I know that using scp over SSH will copy the files between hosts, but what if I don't want to copy them but instead move them over entirely?

What command could I use using a secure connection over SSH or otherwise?



1 Answer 1


There is no such thing as "move".

On a single filesystem, you can "move" a file by renaming it; the file itself stays in place, but a new name gets added and an old one removed (this is not guaranteed to be atomic, either - if both "a" and "b" exists, then calling mv a b may very briefly have both names refer to the same file "a", before that old name goes away).

To move a file from one place to another in the general case, you need to create a file with the new name, copy the data into it, and then delete the old one. On a local machine, but different filesystems, the "mv" command does that for you behind the scenes - you can see this happen this by running strace mv a /other/filesystem/b.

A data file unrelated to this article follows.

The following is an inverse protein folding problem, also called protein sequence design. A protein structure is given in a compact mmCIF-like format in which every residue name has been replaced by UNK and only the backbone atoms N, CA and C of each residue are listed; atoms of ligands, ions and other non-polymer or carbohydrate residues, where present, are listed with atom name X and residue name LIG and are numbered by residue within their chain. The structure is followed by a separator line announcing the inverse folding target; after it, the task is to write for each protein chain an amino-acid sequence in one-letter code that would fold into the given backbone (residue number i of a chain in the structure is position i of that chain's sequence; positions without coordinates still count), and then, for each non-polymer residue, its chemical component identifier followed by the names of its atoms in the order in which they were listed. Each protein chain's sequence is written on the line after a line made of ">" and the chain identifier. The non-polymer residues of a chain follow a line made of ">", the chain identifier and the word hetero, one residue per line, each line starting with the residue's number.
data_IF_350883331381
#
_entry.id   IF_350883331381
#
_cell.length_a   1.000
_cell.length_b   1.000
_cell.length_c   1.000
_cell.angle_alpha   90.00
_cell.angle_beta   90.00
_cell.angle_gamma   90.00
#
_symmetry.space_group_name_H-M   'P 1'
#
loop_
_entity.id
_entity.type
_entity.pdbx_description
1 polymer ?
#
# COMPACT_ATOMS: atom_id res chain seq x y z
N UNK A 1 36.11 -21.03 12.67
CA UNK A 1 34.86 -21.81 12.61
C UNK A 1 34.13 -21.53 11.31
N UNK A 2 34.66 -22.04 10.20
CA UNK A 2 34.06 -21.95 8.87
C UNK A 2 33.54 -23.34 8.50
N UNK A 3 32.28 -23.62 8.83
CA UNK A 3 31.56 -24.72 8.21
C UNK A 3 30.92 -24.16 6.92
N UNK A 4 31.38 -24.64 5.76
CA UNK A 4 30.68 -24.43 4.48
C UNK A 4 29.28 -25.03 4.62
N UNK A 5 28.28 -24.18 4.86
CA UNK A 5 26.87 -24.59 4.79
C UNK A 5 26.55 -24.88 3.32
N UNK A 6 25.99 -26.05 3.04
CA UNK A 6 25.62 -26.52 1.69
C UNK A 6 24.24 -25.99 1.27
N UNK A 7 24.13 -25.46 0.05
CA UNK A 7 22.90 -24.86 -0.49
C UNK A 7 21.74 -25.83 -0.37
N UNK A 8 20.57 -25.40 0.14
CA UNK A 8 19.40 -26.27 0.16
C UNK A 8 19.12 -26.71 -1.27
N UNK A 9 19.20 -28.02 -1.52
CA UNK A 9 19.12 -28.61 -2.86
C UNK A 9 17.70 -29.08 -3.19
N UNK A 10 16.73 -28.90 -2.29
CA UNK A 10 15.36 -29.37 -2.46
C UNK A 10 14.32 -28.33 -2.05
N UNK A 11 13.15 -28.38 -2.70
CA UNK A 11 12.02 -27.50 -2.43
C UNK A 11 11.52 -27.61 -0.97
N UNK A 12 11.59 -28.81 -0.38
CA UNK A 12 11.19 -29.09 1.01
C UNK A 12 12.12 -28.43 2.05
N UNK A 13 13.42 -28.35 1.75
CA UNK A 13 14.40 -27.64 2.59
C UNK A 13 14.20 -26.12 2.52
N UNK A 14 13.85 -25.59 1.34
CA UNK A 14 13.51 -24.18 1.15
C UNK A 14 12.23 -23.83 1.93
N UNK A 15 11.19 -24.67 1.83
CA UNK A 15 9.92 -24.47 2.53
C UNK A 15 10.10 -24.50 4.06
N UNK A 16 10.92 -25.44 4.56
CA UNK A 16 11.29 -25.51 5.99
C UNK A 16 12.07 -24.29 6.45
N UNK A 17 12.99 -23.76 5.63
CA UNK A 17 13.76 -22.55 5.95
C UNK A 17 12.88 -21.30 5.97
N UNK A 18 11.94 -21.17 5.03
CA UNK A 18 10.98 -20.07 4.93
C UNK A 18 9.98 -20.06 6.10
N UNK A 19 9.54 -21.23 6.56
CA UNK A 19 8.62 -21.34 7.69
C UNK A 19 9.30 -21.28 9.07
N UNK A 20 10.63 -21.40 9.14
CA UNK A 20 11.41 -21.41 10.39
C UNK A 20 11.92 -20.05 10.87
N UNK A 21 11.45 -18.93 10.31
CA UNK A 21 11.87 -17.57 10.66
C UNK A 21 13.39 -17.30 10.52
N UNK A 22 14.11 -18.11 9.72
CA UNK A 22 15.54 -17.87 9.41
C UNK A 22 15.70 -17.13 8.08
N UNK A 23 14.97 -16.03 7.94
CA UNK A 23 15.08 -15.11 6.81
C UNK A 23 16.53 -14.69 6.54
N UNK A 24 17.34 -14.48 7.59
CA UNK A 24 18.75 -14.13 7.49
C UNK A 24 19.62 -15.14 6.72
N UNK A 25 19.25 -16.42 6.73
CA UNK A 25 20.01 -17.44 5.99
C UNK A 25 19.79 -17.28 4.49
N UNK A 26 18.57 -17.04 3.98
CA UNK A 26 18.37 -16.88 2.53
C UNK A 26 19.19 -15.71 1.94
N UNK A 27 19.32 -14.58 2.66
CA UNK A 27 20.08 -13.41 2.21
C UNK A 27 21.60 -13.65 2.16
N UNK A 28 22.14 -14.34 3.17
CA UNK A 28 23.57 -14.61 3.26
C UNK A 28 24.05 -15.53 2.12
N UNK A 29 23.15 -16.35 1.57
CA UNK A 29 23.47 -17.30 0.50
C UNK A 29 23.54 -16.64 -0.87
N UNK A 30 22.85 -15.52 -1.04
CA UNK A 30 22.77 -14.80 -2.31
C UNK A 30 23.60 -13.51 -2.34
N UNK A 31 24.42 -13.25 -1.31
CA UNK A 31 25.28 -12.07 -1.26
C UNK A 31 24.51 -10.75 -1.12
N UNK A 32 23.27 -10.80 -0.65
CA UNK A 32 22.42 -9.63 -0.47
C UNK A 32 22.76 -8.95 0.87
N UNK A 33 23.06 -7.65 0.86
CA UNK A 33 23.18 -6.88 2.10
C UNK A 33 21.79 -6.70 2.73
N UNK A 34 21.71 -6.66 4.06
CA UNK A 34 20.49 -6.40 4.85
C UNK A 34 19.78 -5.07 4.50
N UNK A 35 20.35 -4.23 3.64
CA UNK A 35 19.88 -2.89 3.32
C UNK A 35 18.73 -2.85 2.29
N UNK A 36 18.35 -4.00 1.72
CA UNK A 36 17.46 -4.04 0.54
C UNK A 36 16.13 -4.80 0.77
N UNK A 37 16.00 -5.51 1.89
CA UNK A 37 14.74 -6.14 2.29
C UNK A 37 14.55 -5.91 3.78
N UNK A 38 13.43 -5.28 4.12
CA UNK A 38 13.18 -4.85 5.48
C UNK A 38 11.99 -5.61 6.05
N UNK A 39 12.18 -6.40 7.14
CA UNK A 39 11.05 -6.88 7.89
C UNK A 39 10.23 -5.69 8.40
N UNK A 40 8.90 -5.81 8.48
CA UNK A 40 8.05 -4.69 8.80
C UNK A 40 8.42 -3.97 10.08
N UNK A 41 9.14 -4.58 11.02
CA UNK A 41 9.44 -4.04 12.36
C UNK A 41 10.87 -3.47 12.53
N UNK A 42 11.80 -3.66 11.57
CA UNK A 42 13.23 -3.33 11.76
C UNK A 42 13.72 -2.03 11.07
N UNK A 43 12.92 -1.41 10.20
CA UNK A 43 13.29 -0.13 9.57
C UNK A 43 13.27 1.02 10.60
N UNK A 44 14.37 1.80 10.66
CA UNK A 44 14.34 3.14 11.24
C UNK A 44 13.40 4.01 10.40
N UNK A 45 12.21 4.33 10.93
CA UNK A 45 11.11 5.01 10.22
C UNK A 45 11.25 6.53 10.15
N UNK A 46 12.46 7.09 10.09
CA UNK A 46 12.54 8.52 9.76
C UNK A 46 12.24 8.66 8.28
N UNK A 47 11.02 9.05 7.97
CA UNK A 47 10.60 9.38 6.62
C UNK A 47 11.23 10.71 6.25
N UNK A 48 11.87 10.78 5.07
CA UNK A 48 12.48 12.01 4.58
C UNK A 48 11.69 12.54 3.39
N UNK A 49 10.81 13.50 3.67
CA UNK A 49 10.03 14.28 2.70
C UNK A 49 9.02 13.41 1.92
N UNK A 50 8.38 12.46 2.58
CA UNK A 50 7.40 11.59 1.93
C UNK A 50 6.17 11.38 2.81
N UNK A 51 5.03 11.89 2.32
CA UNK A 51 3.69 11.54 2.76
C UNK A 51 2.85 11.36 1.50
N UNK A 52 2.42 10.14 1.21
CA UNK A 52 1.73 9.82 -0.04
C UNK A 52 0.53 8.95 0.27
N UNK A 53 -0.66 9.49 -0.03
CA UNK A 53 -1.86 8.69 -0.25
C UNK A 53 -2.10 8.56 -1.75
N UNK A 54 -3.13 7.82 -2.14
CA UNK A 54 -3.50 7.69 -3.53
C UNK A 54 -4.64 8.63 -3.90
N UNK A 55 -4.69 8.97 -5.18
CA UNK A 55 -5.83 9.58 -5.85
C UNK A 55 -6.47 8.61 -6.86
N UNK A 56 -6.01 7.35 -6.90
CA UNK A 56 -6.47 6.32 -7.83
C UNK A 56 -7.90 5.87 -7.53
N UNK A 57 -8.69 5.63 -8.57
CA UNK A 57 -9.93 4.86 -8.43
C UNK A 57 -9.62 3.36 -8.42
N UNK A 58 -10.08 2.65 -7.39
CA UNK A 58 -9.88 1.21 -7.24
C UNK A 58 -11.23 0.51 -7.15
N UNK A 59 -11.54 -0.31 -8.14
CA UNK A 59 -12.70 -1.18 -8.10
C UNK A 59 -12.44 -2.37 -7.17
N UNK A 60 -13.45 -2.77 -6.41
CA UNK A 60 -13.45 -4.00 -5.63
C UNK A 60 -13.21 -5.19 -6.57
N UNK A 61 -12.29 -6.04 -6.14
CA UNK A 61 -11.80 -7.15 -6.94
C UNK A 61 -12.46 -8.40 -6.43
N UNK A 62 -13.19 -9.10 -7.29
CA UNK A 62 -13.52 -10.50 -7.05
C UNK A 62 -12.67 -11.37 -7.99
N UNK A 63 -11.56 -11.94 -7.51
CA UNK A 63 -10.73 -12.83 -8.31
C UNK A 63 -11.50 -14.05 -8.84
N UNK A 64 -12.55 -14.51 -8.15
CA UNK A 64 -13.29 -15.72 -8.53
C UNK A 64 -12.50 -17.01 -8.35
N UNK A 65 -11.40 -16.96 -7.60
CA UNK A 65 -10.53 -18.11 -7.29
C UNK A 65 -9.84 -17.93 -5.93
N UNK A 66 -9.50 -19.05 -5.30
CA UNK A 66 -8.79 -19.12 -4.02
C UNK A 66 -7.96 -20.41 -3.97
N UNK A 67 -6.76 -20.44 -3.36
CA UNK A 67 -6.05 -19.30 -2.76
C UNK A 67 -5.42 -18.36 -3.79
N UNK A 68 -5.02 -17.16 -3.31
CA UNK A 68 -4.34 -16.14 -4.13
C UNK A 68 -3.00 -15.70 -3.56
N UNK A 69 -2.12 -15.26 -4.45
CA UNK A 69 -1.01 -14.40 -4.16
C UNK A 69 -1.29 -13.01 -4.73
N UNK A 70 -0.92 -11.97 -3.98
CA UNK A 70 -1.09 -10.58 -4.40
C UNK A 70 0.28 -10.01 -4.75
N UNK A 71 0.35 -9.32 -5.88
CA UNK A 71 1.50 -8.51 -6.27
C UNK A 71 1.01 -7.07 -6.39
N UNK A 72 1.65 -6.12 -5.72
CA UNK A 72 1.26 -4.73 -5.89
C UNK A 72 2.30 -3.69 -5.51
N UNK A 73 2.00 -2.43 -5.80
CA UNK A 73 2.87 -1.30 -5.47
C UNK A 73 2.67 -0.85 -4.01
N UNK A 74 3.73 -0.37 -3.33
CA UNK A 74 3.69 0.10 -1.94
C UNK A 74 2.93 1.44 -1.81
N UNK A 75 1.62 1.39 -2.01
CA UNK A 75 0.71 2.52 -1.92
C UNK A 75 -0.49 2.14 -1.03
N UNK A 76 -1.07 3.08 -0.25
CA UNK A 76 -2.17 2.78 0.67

To do this between computers without a shared network filesystem, you have to do it step by step yourself, e.g. scp a otherhost:/path/to/new/a && rm a (the ampersands mean that the local file is only deleted if scp succeeded, which means it's extremely likely that the remote copy was made successfully).

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